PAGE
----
Anderson, of Midtown, said she asked them why they needed them and they simply responded, “It’s not rocket science.”
Along with her husband Varlon, she was glad their children could talk to them but knew it was a problem. Her concern transformed to the inspiration from God, she said, to start the west Buckhead-based nonprofit Teens, What’s The Rush Inc. in January 2011.
“It’s totally led by God to get these teens and teach them the benefits of avoiding destructive decisions,” Anderson said.
As an artist and an actress, she said she finds visual and performing arts to be the best way to engage children and adolescents to help them open up to others about their problems. Anderson writes plays and film scripts in accordance with issues like sexual violence and pregnancy, she said.
“We teach life skills. We’re not just telling them what to do, but we show them all the reasons why to abstain [from sex],” she said. “We’re evoking change. The way we do that is giving them a different way of learning. They’re finding their real purpose, talents and skills.”
Anderson said several of the children who join the program are suicidal and/or have been raped or molested. “They come with those pains already. We are giving them a nonjudgmental environment,” she said.
Anderson shares her own story of child sexual abuse, which helps teens to talk about issues, whether it is in group sessions, forums or open conversations.
“We developed a curriculum based on life skills and a social surroundings approach,” she said.
After establishing the nonprofit, Anderson started Beyond the System, a Fulton County-administered juvenile justice program for youths of criminal backgrounds. She teaches three times a week at the Fulton County Juvenile Justice Center and the program is now mandatory for youth offenders.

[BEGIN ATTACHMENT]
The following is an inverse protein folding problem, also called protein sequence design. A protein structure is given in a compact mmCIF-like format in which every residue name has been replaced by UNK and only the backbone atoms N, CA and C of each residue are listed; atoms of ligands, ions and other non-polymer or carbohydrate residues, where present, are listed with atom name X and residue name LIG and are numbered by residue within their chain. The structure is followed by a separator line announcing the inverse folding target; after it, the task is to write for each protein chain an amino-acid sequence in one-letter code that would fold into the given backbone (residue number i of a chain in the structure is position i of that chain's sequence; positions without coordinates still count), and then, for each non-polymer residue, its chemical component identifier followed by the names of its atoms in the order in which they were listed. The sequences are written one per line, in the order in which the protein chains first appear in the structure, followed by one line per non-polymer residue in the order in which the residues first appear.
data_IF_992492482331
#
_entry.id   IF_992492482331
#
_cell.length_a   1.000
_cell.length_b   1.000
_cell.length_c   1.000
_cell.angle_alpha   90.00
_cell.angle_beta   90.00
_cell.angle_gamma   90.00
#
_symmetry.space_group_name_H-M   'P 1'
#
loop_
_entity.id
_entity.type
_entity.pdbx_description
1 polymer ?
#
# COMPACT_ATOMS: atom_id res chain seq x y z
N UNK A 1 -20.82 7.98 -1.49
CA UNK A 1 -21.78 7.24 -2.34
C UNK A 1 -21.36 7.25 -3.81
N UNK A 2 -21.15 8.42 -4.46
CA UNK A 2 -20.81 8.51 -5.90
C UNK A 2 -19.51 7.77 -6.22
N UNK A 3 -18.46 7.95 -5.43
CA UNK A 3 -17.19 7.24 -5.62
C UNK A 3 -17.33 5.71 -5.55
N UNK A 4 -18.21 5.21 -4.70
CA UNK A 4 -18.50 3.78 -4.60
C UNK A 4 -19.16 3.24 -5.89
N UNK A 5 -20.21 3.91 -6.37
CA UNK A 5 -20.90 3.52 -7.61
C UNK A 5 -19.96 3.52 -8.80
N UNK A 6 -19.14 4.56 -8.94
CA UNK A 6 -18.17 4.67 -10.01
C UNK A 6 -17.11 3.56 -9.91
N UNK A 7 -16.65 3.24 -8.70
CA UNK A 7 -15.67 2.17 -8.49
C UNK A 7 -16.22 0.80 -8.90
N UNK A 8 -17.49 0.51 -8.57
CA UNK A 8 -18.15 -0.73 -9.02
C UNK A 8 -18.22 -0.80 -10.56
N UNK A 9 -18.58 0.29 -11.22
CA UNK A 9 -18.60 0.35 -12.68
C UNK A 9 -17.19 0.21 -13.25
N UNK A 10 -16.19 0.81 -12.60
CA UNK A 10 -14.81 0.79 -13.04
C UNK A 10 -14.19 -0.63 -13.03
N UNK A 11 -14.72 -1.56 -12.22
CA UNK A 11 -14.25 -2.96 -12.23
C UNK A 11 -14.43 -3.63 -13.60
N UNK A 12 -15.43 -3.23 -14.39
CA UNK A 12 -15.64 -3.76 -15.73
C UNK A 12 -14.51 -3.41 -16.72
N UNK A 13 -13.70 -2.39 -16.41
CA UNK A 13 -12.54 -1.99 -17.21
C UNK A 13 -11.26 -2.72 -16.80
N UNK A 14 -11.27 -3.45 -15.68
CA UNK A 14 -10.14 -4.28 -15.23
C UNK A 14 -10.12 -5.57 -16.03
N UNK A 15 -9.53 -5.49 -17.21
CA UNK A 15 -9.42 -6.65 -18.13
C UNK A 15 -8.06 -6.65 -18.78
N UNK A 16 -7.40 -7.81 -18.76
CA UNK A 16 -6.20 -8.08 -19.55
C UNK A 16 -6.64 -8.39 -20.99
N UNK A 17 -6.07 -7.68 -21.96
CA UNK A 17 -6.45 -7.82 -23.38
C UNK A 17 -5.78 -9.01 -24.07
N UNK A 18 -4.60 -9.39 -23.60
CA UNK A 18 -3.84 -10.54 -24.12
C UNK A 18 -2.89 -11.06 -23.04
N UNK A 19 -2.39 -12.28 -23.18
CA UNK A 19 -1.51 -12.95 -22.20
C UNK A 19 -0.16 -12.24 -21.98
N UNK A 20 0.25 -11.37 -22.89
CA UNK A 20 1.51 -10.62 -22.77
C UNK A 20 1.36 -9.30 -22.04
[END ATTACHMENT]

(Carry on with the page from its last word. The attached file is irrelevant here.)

Anderson said the organization also partners with local agencies throughout Atlanta, including Atlanta City Refuge and Bread Life Services, to offer free programs. Children come from all over metro Atlanta, she said, and all are welcome.
As for her sons, now 16 and 17, they are both mentors in the organization.
“They are still virgins,” she said. “They are still very open in talking about it with us.”
And group mentor Bethany Marisa said she wishes she had Teens, What’s the Rush when she was that age.
“I never really had anyone to talk to,” she said. “I was very pressured growing up.”
Marisa said she faced sexual peer pressure for years and was told it was not cool to be a virgin.
“It would have been nice to have someone to tell me, ‘Hey, it’s okay,’” she said. “We have teens and youth from all walks of life. With the youth in the organization, everyone has a story that can help someone. They can talk about their issues and feelings. It starts the healing process.”